Proteasome mapping reveals sexual dimorphism in tissue-specific sensitivity to protein aggregations

Edmund Charles Jenkins, Nagma Shah, Maria Gomez, Gabriella Casalena, Dazhi Zhao, Timothy C. Kenny, Sara Rose Guariglia, Giovanni Manfredi, Doris Germain

Research output: Contribution to journalArticlepeer-review

20 Scopus citations


Defects in the proteasome can result in pathological proteinopathies. However, the pathogenic role of sex- and tissue-specific sensitivity to proteotoxic stress remains elusive. Here, we map the proteasome activity across nine tissues, in male and female mice, and demonstrate strong sexual dimorphism in proteasome activity, where females have significantly higher activity in several tissues. Further, we report drastic differences in proteasome activity among tissues, independently of proteasome concentration, which are exacerbated under stress conditions. Sexual dimorphism in proteasome activity is confirmed in a SOD1 ALS mouse model, in which the spinal cord, a tissue with comparatively low proteasome activity, is severely affected. Our results offer mechanistic insight into tissue-specific sensitivities to proteostasis stress and into sex differences in the progression of neurodegenerative proteinopathies.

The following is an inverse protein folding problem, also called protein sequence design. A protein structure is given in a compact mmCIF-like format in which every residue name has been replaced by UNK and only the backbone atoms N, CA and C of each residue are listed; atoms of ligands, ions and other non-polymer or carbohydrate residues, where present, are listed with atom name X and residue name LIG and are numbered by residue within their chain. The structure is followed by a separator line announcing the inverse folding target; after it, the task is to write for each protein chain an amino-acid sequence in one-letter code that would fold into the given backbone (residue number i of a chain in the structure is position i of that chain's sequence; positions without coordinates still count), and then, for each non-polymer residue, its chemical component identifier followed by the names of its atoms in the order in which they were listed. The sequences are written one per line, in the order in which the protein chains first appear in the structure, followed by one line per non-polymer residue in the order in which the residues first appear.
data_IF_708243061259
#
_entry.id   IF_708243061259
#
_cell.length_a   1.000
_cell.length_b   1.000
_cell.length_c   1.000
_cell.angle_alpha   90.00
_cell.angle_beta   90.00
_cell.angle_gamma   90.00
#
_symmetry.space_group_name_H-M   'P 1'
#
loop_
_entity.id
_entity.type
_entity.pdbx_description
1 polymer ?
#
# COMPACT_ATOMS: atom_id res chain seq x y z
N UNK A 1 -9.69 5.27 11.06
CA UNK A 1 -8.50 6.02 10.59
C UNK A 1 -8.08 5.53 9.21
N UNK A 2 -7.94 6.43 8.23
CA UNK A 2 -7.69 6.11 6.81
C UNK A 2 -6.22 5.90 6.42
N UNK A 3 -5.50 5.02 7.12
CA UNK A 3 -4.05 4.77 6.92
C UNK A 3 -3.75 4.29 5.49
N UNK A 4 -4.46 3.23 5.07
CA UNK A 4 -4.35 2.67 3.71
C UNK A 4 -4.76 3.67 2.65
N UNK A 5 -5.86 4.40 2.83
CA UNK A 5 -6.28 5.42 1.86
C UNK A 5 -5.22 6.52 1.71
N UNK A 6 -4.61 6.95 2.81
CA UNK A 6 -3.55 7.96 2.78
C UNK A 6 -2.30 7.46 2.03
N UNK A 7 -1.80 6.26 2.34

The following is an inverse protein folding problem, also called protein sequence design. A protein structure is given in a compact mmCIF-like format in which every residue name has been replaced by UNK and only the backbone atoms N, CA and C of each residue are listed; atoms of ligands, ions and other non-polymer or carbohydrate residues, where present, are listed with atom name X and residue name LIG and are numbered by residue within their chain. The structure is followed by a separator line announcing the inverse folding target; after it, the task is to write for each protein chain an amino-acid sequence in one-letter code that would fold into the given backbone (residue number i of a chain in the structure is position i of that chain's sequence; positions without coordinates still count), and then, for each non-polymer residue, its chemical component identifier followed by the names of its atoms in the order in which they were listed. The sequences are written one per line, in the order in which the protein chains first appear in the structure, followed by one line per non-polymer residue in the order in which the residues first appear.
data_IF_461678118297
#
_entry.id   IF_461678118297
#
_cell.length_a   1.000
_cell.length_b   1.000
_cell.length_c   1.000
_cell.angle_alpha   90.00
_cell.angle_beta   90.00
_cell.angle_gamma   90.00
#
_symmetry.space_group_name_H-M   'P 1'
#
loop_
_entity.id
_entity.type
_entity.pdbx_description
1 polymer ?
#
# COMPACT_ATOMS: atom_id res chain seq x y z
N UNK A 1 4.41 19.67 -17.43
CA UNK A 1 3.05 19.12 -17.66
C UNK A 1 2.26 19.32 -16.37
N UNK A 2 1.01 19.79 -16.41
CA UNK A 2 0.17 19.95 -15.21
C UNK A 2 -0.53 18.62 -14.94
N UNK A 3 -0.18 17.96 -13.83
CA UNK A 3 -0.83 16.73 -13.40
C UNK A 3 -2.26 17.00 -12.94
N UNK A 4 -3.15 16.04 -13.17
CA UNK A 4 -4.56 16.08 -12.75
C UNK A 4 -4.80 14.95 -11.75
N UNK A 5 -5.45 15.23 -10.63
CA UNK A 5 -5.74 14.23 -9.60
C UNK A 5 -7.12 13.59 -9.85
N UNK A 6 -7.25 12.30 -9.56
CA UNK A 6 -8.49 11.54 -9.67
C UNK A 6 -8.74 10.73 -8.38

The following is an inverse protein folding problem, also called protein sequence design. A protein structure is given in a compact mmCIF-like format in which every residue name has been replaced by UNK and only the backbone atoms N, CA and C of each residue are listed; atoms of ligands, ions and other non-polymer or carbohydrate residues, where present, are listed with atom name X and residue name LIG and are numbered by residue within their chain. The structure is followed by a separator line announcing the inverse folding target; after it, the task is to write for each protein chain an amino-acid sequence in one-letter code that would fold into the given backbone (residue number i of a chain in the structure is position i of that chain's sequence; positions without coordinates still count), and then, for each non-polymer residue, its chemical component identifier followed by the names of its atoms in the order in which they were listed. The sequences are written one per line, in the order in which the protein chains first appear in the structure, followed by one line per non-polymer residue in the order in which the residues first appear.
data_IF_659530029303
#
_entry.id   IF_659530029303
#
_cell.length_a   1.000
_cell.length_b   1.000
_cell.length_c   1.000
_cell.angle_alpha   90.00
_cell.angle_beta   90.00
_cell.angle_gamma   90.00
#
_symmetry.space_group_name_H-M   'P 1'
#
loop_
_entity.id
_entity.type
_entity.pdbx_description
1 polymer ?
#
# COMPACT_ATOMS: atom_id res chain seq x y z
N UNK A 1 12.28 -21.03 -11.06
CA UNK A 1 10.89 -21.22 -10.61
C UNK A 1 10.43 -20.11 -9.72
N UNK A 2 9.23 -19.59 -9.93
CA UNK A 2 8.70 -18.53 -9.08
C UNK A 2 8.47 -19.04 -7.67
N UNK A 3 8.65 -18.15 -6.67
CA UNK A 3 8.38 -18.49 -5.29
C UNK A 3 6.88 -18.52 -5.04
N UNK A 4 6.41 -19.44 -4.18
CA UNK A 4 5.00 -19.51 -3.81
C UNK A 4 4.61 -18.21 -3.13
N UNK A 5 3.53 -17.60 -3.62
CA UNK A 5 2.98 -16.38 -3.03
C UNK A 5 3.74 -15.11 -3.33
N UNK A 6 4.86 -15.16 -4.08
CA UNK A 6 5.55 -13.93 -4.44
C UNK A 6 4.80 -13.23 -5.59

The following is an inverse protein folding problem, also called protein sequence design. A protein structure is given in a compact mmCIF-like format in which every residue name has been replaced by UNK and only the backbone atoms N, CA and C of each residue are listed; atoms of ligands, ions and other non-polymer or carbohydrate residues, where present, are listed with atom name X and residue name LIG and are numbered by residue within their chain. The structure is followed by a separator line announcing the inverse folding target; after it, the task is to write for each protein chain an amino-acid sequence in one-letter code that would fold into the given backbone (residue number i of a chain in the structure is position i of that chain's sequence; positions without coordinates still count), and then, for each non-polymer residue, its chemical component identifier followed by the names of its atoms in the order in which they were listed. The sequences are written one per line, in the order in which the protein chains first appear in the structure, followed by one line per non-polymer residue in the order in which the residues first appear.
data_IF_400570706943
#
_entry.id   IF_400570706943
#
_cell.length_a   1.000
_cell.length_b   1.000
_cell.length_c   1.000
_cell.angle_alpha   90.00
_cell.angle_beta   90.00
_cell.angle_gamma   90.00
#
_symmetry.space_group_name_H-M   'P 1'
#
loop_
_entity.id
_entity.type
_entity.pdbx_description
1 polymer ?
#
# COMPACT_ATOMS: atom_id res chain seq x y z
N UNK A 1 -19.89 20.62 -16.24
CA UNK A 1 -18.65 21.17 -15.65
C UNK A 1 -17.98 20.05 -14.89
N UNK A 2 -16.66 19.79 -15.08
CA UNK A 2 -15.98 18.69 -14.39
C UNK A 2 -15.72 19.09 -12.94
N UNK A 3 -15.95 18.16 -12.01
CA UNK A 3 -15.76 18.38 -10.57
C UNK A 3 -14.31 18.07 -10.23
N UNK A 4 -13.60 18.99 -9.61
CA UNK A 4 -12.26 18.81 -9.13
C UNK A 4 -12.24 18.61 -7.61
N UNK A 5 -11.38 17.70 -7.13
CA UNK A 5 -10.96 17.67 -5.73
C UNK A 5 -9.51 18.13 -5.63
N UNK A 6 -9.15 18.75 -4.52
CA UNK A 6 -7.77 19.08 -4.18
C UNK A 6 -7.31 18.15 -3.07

Original languageEnglish
Article numbere48978
JournalEMBO Reports
Issue number4
StatePublished - 3 Apr 2020


  • amyotrophic lateral sclerosis
  • gender differences
  • proteasome
  • protein aggregates
  • ubiquitin


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